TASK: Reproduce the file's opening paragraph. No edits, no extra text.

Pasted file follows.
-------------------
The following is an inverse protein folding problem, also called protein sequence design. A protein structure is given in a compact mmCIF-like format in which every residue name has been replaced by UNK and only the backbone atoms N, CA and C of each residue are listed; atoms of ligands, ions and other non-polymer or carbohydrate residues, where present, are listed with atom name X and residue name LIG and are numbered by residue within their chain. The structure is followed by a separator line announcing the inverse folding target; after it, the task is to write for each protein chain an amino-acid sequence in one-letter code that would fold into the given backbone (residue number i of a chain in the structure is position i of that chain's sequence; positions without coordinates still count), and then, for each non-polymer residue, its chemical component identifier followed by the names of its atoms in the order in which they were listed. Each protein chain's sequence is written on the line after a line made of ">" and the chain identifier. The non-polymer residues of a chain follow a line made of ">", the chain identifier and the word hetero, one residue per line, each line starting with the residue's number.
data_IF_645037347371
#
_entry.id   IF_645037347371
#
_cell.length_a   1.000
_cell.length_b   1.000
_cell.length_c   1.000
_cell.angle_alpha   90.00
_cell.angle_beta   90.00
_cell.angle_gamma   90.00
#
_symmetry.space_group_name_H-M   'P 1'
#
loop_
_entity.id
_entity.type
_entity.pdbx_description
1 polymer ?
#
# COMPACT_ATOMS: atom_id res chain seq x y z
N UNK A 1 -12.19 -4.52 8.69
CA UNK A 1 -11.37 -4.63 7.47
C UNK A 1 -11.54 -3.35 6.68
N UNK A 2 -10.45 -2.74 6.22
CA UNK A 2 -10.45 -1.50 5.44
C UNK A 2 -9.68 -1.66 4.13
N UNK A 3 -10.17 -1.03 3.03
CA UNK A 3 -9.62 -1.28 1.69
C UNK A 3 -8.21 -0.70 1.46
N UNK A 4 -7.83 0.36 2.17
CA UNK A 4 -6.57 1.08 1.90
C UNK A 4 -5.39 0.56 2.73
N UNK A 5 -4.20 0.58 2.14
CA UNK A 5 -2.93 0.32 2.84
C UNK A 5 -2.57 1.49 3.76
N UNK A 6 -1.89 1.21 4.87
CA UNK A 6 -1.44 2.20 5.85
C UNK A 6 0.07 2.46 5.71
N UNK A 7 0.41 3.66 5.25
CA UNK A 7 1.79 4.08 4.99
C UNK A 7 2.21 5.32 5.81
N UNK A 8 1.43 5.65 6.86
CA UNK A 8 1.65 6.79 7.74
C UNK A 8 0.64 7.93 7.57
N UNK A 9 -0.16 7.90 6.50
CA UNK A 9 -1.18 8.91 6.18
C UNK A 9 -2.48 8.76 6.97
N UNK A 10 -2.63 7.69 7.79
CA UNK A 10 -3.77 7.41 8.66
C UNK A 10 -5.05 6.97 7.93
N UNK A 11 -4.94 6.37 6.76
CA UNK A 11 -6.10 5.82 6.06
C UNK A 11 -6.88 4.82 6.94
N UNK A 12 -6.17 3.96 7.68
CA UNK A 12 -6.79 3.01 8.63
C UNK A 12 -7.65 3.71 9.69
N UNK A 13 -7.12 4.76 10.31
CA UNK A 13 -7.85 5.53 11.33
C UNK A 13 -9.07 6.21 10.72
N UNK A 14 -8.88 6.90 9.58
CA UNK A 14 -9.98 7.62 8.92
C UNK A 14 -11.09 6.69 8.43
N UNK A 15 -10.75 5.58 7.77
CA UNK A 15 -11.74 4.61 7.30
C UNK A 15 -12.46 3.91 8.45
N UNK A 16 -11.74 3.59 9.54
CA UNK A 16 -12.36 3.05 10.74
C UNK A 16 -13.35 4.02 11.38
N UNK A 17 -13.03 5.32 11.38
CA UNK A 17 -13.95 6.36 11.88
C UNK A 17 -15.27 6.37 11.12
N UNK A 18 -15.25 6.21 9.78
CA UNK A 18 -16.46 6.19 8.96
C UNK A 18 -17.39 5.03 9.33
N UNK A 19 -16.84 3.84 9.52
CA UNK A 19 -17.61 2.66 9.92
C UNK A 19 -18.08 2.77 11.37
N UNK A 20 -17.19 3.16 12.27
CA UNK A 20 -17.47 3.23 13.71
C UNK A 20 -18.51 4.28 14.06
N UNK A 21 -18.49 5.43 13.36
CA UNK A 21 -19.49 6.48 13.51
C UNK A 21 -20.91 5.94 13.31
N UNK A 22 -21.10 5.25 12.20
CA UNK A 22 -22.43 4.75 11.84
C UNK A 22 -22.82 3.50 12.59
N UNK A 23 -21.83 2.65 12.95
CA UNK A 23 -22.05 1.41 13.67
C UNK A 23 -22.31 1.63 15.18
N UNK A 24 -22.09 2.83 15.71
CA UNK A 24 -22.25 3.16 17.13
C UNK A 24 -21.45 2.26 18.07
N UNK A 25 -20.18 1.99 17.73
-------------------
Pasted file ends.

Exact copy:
The following is an inverse protein folding problem, also called protein sequence design. A protein structure is given in a compact mmCIF-like format in which every residue name has been replaced by UNK and only the backbone atoms N, CA and C of each residue are listed; atoms of ligands, ions and other non-polymer or carbohydrate residues, where present, are listed with atom name X and residue name LIG and are numbered by residue within their chain. The structure is followed by a separator line announcing the inverse folding target; after it, the task is to write for each protein chain an amino-acid sequence in one-letter code that would fold into the given backbone (residue number i of a chain in the structure is position i of that chain's sequence; positions without coordinates still count), and then, for each non-polymer residue, its chemical component identifier followed by the names of its atoms in the order in which they were listed. Each protein chain's sequence is written on the line after a line made of ">" and the chain identifier. The non-polymer residues of a chain follow a line made of ">", the chain identifier and the word hetero, one residue per line, each line starting with the residue's number.